When Christopher Columbus had first arrived in 1492 to the New World, American Indians and European colonists started interacting with each other. These two very different societies interacting with one another was caused by the European colonists’ desire to expand into the New World and the land owned by American Indians. Due to the unwillingness to accept the Native people, the relationship in the New World between these two societies was a one of unease and violence.
When Europeans came to the American continent, contact with the Native Americans who were already living there was inevitable. In the colonization of early America, the various groups of European settlers: the Spanish, French, English, and Dutch each had unique experiences with, and therefore individual opinions of the Native Americans whom they interacted. Each of these nations also shared commonalties in their colonization processes and in how they viewed Native Americans. Furthermore, the Native Americans held differing opinions of each group of Europeans whom they encountered while some features of their relationships with Europeans were consistent despite the tribe or nation involved.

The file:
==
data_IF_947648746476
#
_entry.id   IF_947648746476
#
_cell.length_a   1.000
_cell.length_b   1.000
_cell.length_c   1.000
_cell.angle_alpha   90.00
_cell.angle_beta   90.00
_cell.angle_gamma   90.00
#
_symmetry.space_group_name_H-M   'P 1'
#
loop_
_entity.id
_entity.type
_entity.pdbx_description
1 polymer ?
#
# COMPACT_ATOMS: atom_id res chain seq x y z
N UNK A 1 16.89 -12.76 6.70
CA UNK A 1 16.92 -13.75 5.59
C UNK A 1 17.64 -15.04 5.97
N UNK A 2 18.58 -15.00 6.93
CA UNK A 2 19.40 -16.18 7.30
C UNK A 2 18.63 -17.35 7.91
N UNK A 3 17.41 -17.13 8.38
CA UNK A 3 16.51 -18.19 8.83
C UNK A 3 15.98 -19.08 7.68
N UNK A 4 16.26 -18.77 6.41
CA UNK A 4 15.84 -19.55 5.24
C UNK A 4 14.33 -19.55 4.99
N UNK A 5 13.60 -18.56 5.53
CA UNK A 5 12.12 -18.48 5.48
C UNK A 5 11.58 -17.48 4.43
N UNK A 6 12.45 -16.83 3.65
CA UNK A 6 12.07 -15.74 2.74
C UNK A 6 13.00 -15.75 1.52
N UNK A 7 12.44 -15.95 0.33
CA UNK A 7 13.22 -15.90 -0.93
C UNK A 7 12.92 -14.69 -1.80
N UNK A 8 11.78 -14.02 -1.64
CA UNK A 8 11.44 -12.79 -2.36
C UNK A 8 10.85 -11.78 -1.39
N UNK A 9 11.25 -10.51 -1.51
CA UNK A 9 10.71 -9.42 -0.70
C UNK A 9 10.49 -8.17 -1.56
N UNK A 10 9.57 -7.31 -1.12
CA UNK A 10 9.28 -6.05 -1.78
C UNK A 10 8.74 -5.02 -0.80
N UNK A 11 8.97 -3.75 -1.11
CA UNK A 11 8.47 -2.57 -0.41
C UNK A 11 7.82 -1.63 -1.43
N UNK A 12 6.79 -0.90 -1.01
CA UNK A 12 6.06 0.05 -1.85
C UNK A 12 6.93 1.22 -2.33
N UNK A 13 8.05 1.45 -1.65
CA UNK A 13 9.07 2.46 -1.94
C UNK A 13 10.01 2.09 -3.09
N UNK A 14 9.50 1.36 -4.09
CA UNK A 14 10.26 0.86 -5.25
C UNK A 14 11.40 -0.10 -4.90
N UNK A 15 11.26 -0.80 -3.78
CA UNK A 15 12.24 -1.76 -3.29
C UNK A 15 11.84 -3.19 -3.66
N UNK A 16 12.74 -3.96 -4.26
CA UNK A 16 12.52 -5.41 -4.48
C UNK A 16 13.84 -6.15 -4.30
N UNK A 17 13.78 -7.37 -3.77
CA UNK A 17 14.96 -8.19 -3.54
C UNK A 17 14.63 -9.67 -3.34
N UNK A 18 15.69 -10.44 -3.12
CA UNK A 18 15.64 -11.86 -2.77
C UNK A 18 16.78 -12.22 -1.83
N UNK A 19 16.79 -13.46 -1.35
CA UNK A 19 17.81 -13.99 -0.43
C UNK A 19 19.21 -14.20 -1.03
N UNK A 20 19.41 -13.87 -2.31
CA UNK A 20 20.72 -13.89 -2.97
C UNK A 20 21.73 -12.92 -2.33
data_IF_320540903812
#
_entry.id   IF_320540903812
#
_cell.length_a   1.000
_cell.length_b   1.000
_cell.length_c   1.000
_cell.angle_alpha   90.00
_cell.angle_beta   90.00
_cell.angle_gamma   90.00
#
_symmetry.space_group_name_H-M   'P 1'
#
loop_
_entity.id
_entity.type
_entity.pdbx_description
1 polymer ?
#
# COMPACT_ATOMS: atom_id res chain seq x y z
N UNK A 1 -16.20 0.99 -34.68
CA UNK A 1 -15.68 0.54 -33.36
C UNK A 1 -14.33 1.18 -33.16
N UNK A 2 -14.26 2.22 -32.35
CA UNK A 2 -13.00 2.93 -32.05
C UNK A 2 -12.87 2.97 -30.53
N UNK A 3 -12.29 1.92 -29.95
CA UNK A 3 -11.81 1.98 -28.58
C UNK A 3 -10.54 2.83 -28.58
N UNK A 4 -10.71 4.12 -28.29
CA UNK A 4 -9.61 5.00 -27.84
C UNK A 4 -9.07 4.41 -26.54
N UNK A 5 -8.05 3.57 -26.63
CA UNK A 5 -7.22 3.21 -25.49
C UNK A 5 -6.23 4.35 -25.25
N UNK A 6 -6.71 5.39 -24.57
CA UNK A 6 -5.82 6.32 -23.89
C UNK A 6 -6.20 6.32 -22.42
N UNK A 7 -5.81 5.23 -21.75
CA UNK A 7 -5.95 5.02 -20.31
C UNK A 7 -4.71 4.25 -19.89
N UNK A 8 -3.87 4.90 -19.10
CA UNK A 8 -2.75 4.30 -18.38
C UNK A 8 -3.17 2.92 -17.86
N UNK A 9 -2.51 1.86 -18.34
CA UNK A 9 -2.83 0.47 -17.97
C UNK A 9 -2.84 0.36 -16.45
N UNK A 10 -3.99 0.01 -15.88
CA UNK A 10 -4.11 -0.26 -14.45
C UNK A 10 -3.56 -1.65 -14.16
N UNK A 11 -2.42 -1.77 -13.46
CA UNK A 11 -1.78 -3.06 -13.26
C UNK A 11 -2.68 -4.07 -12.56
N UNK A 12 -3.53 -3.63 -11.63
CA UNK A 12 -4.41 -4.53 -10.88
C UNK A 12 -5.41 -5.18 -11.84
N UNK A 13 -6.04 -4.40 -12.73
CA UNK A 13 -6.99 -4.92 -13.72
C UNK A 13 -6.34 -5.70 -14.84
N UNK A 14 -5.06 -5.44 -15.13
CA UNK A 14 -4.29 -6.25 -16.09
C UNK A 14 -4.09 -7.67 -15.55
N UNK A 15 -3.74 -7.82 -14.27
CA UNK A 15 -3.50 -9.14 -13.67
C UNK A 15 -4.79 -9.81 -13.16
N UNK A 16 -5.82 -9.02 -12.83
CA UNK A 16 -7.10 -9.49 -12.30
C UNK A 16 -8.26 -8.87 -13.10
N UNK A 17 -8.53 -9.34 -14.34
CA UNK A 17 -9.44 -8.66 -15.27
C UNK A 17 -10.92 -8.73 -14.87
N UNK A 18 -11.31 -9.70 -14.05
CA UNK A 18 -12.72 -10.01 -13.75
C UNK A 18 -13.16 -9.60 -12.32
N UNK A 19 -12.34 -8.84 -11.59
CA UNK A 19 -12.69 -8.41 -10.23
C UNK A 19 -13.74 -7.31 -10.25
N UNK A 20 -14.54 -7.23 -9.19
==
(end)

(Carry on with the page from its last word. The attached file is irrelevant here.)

The Spanish were the first European settlers in the Americas when Christopher Columbus in October 12, 1492 while searching for a new route to Asian Indies, discovered new land. Columbus wrote to the king of Spain telling him that the Americas was kind of heaven, full of thousand of different kind trees, with prosperous land. This letter has helped understand the motives of the Spaniards for colonizing the Americas, the virgin continent, untouched lands, full of gold and precious metals as Columbus described in his letter. Columbus also told King Ferdinand and Queen Isabella that the natives we simple, timid people who went about naked and lived simple lives in an environment like that of the Garden of Eden, and that they can also be made Christians. The monarchs saw this as an opportunity to impose their modes of civilization upon this vast population, justifying the colonization of the New World as the white man’s duty. Motivating and accelerating the occupation to the Americas. Since in fact the Spaniard kingdom initial motives to venture out into the oceans were richness and to acquire goods that were rarely available. The Monarchs Ferdinand and Isabella were also wanted to establish missionaries to purify and reform.